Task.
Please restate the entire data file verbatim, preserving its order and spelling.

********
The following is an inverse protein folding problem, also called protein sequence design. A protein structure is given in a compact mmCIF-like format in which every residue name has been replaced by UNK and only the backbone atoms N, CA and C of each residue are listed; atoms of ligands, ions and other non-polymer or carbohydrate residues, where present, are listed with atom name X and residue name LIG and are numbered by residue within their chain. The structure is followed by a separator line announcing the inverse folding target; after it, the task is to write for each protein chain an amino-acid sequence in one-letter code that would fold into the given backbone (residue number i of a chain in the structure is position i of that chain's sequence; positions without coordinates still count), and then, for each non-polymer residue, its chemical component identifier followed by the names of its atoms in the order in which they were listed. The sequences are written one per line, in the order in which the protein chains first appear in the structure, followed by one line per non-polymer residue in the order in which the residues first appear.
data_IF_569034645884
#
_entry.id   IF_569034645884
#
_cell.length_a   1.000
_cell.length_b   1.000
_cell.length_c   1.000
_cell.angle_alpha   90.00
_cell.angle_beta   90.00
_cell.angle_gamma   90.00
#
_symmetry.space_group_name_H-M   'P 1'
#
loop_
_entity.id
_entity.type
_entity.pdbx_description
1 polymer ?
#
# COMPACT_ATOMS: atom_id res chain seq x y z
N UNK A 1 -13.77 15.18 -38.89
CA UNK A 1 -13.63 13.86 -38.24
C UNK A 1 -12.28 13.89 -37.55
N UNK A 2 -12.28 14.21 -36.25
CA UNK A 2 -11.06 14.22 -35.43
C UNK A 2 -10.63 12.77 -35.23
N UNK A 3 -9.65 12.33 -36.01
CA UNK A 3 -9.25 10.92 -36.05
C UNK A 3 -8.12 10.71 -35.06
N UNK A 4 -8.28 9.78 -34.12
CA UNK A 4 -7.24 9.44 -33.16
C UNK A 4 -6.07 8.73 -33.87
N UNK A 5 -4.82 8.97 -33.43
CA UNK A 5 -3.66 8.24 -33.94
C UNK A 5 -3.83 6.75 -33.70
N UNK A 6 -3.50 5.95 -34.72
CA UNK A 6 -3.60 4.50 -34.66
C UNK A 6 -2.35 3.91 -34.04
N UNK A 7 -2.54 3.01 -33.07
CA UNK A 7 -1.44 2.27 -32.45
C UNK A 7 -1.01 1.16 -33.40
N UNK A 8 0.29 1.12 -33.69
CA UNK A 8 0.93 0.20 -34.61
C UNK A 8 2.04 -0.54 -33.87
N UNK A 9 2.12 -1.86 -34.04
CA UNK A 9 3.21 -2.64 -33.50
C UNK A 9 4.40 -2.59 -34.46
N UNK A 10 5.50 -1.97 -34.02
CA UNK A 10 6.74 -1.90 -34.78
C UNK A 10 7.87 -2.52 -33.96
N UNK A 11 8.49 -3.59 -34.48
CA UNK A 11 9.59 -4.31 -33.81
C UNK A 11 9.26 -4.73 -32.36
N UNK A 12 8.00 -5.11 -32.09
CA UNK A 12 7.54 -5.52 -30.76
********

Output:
The following is an inverse protein folding problem, also called protein sequence design. A protein structure is given in a compact mmCIF-like format in which every residue name has been replaced by UNK and only the backbone atoms N, CA and C of each residue are listed; atoms of ligands, ions and other non-polymer or carbohydrate residues, where present, are listed with atom name X and residue name LIG and are numbered by residue within their chain. The structure is followed by a separator line announcing the inverse folding target; after it, the task is to write for each protein chain an amino-acid sequence in one-letter code that would fold into the given backbone (residue number i of a chain in the structure is position i of that chain's sequence; positions without coordinates still count), and then, for each non-polymer residue, its chemical component identifier followed by the names of its atoms in the order in which they were listed. The sequences are written one per line, in the order in which the protein chains first appear in the structure, followed by one line per non-polymer residue in the order in which the residues first appear.
data_IF_569034645884
#
_entry.id   IF_569034645884
#
_cell.length_a   1.000
_cell.length_b   1.000
_cell.length_c   1.000
_cell.angle_alpha   90.00
_cell.angle_beta   90.00
_cell.angle_gamma   90.00
#
_symmetry.space_group_name_H-M   'P 1'
#
loop_
_entity.id
_entity.type
_entity.pdbx_description
1 polymer ?
#
# COMPACT_ATOMS: atom_id res chain seq x y z
N UNK A 1 -13.77 15.18 -38.89
CA UNK A 1 -13.63 13.86 -38.24
C UNK A 1 -12.28 13.89 -37.55
N UNK A 2 -12.28 14.21 -36.25
CA UNK A 2 -11.06 14.22 -35.43
C UNK A 2 -10.63 12.77 -35.23
N UNK A 3 -9.65 12.33 -36.01
CA UNK A 3 -9.25 10.92 -36.05
C UNK A 3 -8.12 10.71 -35.06
N UNK A 4 -8.28 9.78 -34.12
CA UNK A 4 -7.24 9.44 -33.16
C UNK A 4 -6.07 8.73 -33.87
N UNK A 5 -4.82 8.97 -33.43
CA UNK A 5 -3.66 8.24 -33.94
C UNK A 5 -3.83 6.75 -33.70
N UNK A 6 -3.50 5.95 -34.72
CA UNK A 6 -3.60 4.50 -34.66
C UNK A 6 -2.35 3.91 -34.04
N UNK A 7 -2.54 3.01 -33.07
CA UNK A 7 -1.44 2.27 -32.45
C UNK A 7 -1.01 1.16 -33.40
N UNK A 8 0.29 1.12 -33.69
CA UNK A 8 0.93 0.20 -34.61
C UNK A 8 2.04 -0.54 -33.87
N UNK A 9 2.12 -1.86 -34.04
CA UNK A 9 3.21 -2.64 -33.50
C UNK A 9 4.40 -2.59 -34.46
N UNK A 10 5.50 -1.97 -34.02
CA UNK A 10 6.74 -1.90 -34.78
C UNK A 10 7.87 -2.52 -33.96
N UNK A 11 8.49 -3.59 -34.48
CA UNK A 11 9.59 -4.31 -33.81
C UNK A 11 9.26 -4.73 -32.36
N UNK A 12 8.00 -5.11 -32.09
CA UNK A 12 7.54 -5.52 -30.76